Yet, at another level, there really is a profound divide here. Romney's hollow lip-service about the importance of fire-fighters and police does nothing at all to reverse the ongoing downsizing of state and local government that has cost thousands of firefighters and police officers their jobs over the past few years. More than 600,000 public sector jobs have been lost since the financial collapse, roughly the same number of jobs that are normally added during an economic recovery.
And there's much worse to come: Romney's support for Paul Ryan's budget would not only end Social Security and Medicare as we know them, it would shrink government as a whole back to the level of the 1920s, when the US was still a third-rate military power.
This is not only wildly unpopular as well as impractical. It is also profoundly un-American, in sharp contrast to Obama's professed commitment to a strong social foundation of shared prosperity, which is profoundly American.
We can see this in the words of Founding Father Tom Paine, who wrote - in his own version of "you didn't build that":
"Personal property is the effect of society; and it is as impossible for an individual to acquire personal property without the aid of society, as it is for him to make land originally.
"Separate an individual from society, and give him an island or a continent to possess, and he cannot acquire personal property. He cannot be rich. So inseparably are the means connected with the end, in all cases, that where the former do not exist, the latter cannot be obtained. All accumulation, therefore, of personal property, beyond what a man's own hands produce, is derived to him by living in society; and he owes on every principle of justice, of gratitude, and of civilisation, a part of that accumulation back again to society from whence the whole came."
Other Founders echoed similar sentiments, but Paine was distinctive as both a visionary and a commoner - that was the power and genius of Common Sense, without which the American Revolution would have failed.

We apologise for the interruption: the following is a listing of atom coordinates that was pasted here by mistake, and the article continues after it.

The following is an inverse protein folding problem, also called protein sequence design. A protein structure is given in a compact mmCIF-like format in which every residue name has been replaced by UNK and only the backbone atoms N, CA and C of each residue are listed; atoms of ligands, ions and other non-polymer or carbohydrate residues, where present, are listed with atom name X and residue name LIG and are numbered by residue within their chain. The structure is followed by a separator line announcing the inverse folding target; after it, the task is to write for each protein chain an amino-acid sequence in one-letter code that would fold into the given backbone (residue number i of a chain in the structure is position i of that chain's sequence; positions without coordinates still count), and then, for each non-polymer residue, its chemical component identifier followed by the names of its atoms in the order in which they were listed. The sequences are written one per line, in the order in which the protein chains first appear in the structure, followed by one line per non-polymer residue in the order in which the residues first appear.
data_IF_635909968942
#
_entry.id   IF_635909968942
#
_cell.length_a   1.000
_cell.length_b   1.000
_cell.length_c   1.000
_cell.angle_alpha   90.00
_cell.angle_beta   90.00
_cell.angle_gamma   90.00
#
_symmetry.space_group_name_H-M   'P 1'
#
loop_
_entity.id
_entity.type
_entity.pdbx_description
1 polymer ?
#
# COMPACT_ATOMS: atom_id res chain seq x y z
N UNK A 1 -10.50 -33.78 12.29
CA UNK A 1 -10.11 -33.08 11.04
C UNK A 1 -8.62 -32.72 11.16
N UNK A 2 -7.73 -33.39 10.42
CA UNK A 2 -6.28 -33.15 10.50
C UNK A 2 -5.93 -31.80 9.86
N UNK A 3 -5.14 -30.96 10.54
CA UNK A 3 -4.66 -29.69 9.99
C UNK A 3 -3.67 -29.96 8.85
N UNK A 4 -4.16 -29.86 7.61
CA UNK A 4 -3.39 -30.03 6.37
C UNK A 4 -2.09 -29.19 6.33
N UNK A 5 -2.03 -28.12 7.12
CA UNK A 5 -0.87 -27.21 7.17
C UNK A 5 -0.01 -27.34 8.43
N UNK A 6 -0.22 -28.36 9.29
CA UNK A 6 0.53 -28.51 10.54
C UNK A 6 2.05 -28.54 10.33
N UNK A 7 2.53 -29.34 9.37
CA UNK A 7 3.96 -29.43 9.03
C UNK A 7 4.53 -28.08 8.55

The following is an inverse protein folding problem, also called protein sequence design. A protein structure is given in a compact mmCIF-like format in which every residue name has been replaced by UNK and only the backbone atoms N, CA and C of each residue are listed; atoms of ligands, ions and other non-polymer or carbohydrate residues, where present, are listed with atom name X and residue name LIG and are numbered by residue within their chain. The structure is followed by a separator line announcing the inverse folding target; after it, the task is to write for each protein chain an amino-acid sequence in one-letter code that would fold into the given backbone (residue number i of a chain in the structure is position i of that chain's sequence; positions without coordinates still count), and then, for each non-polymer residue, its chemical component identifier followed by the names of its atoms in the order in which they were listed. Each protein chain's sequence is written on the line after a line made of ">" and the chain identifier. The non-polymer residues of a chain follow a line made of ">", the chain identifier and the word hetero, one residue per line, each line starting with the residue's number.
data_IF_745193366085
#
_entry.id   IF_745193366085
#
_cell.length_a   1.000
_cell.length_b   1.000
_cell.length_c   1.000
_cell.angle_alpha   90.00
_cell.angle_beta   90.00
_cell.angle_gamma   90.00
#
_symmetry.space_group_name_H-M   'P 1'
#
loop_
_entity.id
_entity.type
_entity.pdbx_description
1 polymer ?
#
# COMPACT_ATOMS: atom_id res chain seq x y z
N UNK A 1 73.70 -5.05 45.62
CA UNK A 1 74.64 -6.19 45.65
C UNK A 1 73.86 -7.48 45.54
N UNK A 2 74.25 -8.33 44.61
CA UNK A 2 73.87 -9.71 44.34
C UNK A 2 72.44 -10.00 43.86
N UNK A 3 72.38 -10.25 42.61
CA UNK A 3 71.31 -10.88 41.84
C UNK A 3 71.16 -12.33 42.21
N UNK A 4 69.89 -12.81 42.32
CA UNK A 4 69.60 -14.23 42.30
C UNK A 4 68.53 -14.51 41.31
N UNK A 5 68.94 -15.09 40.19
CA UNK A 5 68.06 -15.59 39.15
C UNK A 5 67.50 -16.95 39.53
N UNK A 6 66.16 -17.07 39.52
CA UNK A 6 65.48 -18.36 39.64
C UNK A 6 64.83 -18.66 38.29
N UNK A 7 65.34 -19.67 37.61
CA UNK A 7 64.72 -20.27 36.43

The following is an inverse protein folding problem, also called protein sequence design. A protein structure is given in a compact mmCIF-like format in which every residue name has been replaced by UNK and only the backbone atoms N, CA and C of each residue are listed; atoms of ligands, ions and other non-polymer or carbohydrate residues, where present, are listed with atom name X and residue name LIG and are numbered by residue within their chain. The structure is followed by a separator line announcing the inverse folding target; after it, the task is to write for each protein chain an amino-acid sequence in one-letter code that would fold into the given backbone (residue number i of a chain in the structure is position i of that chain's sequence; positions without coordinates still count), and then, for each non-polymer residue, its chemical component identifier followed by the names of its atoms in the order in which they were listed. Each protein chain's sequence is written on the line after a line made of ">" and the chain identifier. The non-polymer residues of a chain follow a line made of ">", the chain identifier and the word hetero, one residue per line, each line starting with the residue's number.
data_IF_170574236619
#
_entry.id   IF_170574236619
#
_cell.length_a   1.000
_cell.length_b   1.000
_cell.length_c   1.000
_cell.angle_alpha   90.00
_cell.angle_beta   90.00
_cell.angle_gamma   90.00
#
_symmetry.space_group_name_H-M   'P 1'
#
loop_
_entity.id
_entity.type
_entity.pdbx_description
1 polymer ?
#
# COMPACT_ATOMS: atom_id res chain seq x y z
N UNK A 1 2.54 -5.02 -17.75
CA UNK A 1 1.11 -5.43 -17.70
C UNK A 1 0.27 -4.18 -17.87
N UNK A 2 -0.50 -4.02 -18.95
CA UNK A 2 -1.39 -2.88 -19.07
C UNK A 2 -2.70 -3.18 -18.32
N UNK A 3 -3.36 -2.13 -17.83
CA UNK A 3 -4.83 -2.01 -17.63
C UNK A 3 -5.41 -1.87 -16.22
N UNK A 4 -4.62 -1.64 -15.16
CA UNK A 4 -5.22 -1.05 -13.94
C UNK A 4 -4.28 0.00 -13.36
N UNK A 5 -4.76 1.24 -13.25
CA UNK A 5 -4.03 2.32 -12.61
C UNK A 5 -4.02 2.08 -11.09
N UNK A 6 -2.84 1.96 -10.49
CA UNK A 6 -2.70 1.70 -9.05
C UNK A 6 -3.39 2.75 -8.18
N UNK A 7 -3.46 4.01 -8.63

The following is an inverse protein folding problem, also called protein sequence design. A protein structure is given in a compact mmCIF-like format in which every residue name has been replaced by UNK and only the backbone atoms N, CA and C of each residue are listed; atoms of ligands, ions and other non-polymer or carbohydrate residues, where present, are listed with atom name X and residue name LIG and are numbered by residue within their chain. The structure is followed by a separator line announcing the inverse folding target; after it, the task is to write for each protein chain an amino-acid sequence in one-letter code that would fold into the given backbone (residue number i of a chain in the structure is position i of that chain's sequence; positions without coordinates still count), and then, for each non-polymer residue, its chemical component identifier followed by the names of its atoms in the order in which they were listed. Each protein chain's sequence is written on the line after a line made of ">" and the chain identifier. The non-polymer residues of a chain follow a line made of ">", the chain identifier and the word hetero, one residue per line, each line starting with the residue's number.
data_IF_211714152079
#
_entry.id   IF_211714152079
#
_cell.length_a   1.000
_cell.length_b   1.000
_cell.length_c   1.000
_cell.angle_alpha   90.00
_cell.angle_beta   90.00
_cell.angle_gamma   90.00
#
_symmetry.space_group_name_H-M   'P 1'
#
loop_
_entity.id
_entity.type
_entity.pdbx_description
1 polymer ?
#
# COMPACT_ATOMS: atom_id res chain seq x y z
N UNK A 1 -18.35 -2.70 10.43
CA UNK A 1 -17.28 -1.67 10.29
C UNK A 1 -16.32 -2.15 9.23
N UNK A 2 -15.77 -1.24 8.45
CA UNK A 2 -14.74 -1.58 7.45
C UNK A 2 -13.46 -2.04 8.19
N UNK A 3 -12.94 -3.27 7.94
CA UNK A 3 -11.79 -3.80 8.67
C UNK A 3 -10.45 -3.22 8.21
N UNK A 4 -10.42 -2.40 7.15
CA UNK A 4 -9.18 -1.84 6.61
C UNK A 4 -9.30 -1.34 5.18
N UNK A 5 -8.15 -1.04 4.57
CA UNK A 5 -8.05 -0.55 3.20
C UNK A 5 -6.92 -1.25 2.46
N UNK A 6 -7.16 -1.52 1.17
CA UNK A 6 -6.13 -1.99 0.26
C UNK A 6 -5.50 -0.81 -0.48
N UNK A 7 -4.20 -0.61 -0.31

The passage above comes from Agrarian Justice, in which Paine argued for a social insurance system for young people and the aged, based on a national ten per cent tax on inherited property. Here he seemed much more the visionary, far ahead of his time, anticipating programmes that would not arise anywhere for almost a century.
Yet less than a decade later, his friend Thomas Jefferson signed the Louisiana Purchase - essentially, the financing side of the largest public welfare programme in American history, which laid the foundation for millions of family homesteads and related small businesses, while effectively tripling the size of the United States.
Still, Jefferson was somewhat of an anomaly in the South. As Robin Einhorn explained in American Taxation, American Slavery, the anti-tax tradition in US politics stems from the Southern slaveholding economy, of which Jefferson was a part, however troubled he might have been by it.
I interviewed Einhorn for Random Lengths shortly after her book came out. "What I found is that in early American history, slaveholders in particular were terrified of majorities deciding how to tax them. So they came up with strategies of how to stop that," she told me. "There is a long tradition of denying majorities the right to decide how to tax wealth in this country," she added.